Barton Scott: Fresh data. Yeah. So, I like the inch closest to the skin or less. That could be even the inch and a half, if you have long hair but it's kind of thin, that could be inch and a half closest to the scalp. That's six to eight weeks of data. So, that gives you an average. That's not a bad thing, that's a good thing because that gives you an average. And what we find when we compare that to blood is that per nutrient sampled, we have 1,000 times more data. So, for people listening, imagine you're polling one person versus 1,000 people, so that's really what you're doing. You have a much larger section. So, then you're dividing that average and you're going: "All right, so the average is 63 based on this 1,000 samples, essentially." So, yeah, yeah, that's really helpful.
Dr. Jeffrey Gladden: So, let me ask you this. Let me ask you this. There's an awful lot of issues with people with stress and adrenal fatigue and things like that. Do you want to talk a little bit about sodium-magnesium ratio-
Barton Scott: Sure.
Dr. Jeffrey Gladden: ... and some of the things related to adrenal health and things like that?
Barton Scott: Absolutely. So, sodium-magnesium, this is the area when I mentioned earlier, it's like, you want to test everything and not guess, but then I said magnesium's one of the things that's less harmful to just simply supplement. There's a caveat, and that caveat is the ratios of things that match with magnesium, particularly sodium, especially if someone has been not eating salt or they say they don't like salt on their food, most people that are eating particularly a low carb diet, P.S., should actually be salting their water, from my perspective, based on what I've seen through many, many, many hair tests over the years. And again, test, don't guess. Let's let your own results prove this or disprove this. But if you're taking a lot of magnesium, one thought, you'll most likely need a supplement B6 as well. And a common sort of supplement level there is about 100 milligrams of B6. So, that's a thought as well to keep in mind.
And also sodium, right? Sodium being the numerator in this equation, we want that to be in the diet. So, that may mean that you need to salt your water throughout your day. So, that also looks like filling up a big pitcher. I like reverse osmosis water, personally, and I like to remineralize it throughout the day, or maybe at the start of the day, fresh water in, a bunch of salt with a bunch of trace minerals, which is actually structuring the water. And then for bonus points, you could put it in sunlight or near sunlight, but just at least that. And then some other minerals that you might be low in, and then you sip that throughout the day. That really helps. That really helps. Yeah. In a book-
Dr. Jeffrey Gladden: Right. Here's a question for you, because I think a lot of people, myself included, when you've taken minerals, it can be hard on your stomach. It's kind of like you get nauseous from taking minerals. And typically, you have to take them with food. But in utilizing the Upgraded Formulas, I haven't noticed that. Do you want to talk to that point? Because I think people may be cringing at the fact of trying to sip minerals throughout the day, particularly on a relatively empty stomach, but I just want to kind of just weigh that fear, if you will, or allay that fear.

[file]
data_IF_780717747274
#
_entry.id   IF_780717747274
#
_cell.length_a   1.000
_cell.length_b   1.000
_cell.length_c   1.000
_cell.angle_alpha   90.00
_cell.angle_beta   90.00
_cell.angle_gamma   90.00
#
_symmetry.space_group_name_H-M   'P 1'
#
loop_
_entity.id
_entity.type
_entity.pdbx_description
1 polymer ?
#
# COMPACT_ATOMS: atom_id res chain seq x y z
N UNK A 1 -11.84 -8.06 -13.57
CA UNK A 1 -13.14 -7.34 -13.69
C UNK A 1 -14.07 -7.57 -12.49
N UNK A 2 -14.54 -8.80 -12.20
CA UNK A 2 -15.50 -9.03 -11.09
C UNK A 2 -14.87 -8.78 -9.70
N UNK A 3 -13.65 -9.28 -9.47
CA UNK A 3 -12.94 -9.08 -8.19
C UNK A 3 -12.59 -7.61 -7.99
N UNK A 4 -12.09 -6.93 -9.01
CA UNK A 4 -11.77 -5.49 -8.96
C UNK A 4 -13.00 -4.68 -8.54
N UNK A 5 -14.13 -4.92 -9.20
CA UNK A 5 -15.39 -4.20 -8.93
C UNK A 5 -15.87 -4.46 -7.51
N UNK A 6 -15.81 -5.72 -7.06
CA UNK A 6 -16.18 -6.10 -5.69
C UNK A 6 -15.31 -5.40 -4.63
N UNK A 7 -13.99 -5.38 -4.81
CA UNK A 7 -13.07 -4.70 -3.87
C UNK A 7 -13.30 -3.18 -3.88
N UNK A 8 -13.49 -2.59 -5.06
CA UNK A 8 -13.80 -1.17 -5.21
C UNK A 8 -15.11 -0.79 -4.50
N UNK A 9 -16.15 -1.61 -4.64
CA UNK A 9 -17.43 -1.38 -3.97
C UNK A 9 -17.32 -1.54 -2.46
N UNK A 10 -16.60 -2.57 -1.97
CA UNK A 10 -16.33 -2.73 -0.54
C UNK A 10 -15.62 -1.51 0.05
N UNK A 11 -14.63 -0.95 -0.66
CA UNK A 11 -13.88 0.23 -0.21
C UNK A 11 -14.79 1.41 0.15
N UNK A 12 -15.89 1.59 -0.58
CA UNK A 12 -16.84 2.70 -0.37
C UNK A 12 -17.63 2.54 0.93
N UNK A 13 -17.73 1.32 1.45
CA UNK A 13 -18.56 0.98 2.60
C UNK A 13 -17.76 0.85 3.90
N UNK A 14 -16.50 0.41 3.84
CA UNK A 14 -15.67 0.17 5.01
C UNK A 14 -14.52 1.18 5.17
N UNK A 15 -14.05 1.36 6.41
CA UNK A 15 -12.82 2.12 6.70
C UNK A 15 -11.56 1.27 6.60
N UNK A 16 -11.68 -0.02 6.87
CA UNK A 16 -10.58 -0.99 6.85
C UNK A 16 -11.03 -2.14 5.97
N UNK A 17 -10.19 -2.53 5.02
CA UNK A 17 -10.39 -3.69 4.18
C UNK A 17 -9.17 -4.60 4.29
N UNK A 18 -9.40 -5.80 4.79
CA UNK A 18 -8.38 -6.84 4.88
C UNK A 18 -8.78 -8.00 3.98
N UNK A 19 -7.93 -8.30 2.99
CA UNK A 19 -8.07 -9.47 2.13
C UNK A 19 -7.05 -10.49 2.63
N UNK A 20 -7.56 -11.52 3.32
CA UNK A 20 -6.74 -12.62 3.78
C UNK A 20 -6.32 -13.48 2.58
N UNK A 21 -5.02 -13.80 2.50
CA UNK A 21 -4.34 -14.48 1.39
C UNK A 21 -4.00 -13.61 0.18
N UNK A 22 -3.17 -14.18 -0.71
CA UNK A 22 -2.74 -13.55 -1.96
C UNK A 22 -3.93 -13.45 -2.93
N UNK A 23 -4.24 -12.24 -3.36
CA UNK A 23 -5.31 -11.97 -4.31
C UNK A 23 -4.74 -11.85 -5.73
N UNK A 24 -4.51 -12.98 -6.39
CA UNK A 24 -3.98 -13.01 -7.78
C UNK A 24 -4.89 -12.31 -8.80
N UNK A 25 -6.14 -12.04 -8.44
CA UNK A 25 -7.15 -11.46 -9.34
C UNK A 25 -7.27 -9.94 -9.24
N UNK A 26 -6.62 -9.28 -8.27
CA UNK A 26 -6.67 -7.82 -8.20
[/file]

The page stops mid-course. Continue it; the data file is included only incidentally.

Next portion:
Barton Scott: Yeah, two thoughts. One, you're right, that can happen, particularly with most mineral products. Ours is absorbed. Probably the main thing to say is it's absorbed really without digestion. So, before the minerals reach the stomach, they're mainly absorbed, if not completely at that point.
Dr. Jeffrey Gladden: Really?
Barton Scott: So, we're getting into the red blood cells and, yeah, we're not really relying on the digestive system, which drastically improves the ability to absorb, right? So, most people, unfortunately, I think, will live and die with probably a lot, if not some level, of blood dysfunction. That's furthered by the lack of nutrients in the soil, which leads to a stress state on top of our current lifestyles. And that stress leads us to consume foods that aren't in our favor, in our highest good, as we might say. So, things like a lot of sugary things or even just too much dark chocolate that are then off changing the ratios that are important in our body. As that happens-
Dr. Jeffrey Gladden: What's the problem with dark chocolate? Just so people understand.
Barton Scott: Oh, just that a lot of dark chocolate will still have a lot of sugar in it. I love it.
Dr. Jeffrey Gladden: Oh, I see.
Barton Scott: Yeah, yeah. But let's say just sugary things. So, sugary things, and then now we have some level of dysbiosis in the gut, or SIBO, small intestine. So, now we're also probably producing, at this point, less HCL, so less ability to break things down and therefore absorb them from our food, and all these things compound. So, I see the new certainly gut health and minerals being two prime areas of focus for performance and longevity, and just because they feed into each other. We really do try to soothe ourselves with food. But also, when we're low in food, our body's driving us to eat more of something that it found nutrients in in the past. So, we're trying to get the nutrients from whatever thing. Maybe we'd need vitamin C, and we're trying to get it from oranges, so we're eating a lot of oranges. Yeah. So, there's a balance to everything.